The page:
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What Happens if You Haven't Filed Taxes for Years?

Senior couple discusses failure to file taxes.

Whether it was due to an honest misunderstanding of the filing requirements or a willful failure to comply with the law, the consequences of not filing your federal income tax returns can be expensive. Even if it's been years since you skipped filing a return, the Internal Revenue Service can still demand payment because there are no time limits for collecting from someone who never filed. In most cases, the IRS does not pursue taxpayers with unfiled returns more than six years old.

When someone hasn't filed their federal income returns for years, their problems could be much worse. That's because the IRS will impose penalties that are a percentage of the taxes that you owe. The more years you don't file, the more tax debt you'll owe, which means a larger penalty. In addition, you will owe interest on any unpaid taxes, which can add up.

No Statute of Limitations for Unfiled Returns

If you have old, unfiled tax returns, it may be tempting to believe that the IRS or state tax agency has forgotten about you. While the IRS usually does not pursue taxpayers who have unfiled returns over six years old, it still has the discretion to take action related to much older returns. For example, the IRS may go back further than six years if the taxpayer has a long history of tax payment noncompliance or income from illegal sources.

There is generally a 10-year time limit on collecting taxes, penalties, and interest for each year you were not filing taxes. If you don't file taxes, the period of limitations on collections does not begin to run until the IRS makes a deficiency assessment.

State tax agencies have their own rules, and many have even more time to collect. For example, California can collect state taxes up to 20 years after the assessment date.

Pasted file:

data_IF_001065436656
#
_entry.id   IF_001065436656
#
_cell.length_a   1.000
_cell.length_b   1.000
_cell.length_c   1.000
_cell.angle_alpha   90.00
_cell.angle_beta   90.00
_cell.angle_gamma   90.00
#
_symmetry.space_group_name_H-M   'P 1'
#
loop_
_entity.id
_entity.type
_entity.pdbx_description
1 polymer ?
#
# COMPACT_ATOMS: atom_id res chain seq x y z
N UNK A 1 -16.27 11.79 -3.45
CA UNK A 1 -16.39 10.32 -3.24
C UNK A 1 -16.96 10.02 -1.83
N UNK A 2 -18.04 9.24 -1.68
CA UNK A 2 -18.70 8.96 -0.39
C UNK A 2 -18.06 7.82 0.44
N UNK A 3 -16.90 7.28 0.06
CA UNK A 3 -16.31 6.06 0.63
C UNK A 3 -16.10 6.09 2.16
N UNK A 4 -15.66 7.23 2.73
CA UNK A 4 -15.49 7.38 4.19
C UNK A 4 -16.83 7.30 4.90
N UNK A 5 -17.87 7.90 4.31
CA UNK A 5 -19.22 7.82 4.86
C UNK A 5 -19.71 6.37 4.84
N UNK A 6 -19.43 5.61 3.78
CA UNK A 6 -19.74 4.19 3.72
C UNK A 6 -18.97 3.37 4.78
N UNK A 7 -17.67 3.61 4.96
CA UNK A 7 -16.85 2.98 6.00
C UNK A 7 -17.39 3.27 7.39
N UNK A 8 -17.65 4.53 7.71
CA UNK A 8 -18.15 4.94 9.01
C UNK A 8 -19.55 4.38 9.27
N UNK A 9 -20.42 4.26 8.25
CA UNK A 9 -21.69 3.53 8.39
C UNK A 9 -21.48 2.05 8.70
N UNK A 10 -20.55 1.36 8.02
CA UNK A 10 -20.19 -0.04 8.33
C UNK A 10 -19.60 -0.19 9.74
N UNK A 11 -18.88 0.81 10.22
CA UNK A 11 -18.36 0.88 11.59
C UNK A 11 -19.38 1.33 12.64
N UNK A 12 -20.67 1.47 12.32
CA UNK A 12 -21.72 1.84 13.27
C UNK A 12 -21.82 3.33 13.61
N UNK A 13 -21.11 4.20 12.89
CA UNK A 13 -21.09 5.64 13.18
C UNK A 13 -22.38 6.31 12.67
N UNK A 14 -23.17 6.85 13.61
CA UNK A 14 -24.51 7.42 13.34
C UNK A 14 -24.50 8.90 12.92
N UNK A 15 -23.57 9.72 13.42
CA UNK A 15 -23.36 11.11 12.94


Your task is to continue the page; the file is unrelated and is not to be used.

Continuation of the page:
What if You Don't Owe Money?

Not everyone who doesn't file a return needs to fear discovery by the IRS. For example, people who earn under a specified amount aren't required to file each year and won't be punished for not filing. The filing threshold is adjusted each year for inflation, but for 2023, it was $13,850 for single taxpayers under 65 and $27,700 for married couples under 65 who filed jointly.

Another common situation where you won't be punished for failing to file a return is when you are due an IRS tax refund. Employees who have taxes withheld from their paycheck each pay period often get a tax refund if they withhold more than they owe. Taxpayers in this situation won't be assessed a Failure to File penalty. However, if you are owed a refund and have not filed, you only have three years to claim the refund or it'll be lost forever.

What Is the Failure To File Penalty?

Any taxpayer who has not filed their federal income tax return by the due date — for most years, it's April 15 — is subject to the Failure to File penalty. If you file after that date, you will be subject to a late filing penalty. In addition, if you owed taxes as of the due date, you will be assessed a separate failure to pay penalty or a late payment penalty, depending on whether you don't pay or pay late.

The Failure to File penalty is 5% of your unpaid taxes for any month, or part of a month, that a tax return was late. The total penalty can't exceed 25% of your unpaid tax bill. The failure to pay penalty is only 0.5% of your unpaid tax bill for each month, not to exceed 25%. If both the Failure to File and failure to pay penalties apply to the same month, the failure to file penalty drops to 4.5%. As a result, when both penalties are applied, you will still owe 5% per month, up to a total of 25%.

If you owe money to the IRS, you will also owe interest to the IRS that is assessed for each month your taxes are unpaid. Interest is also charged on penalties and additions to tax. The interest rate is the federal short-term rate plus three percentage points, which was 8% in 2024.

Can Failure To File be a Crime?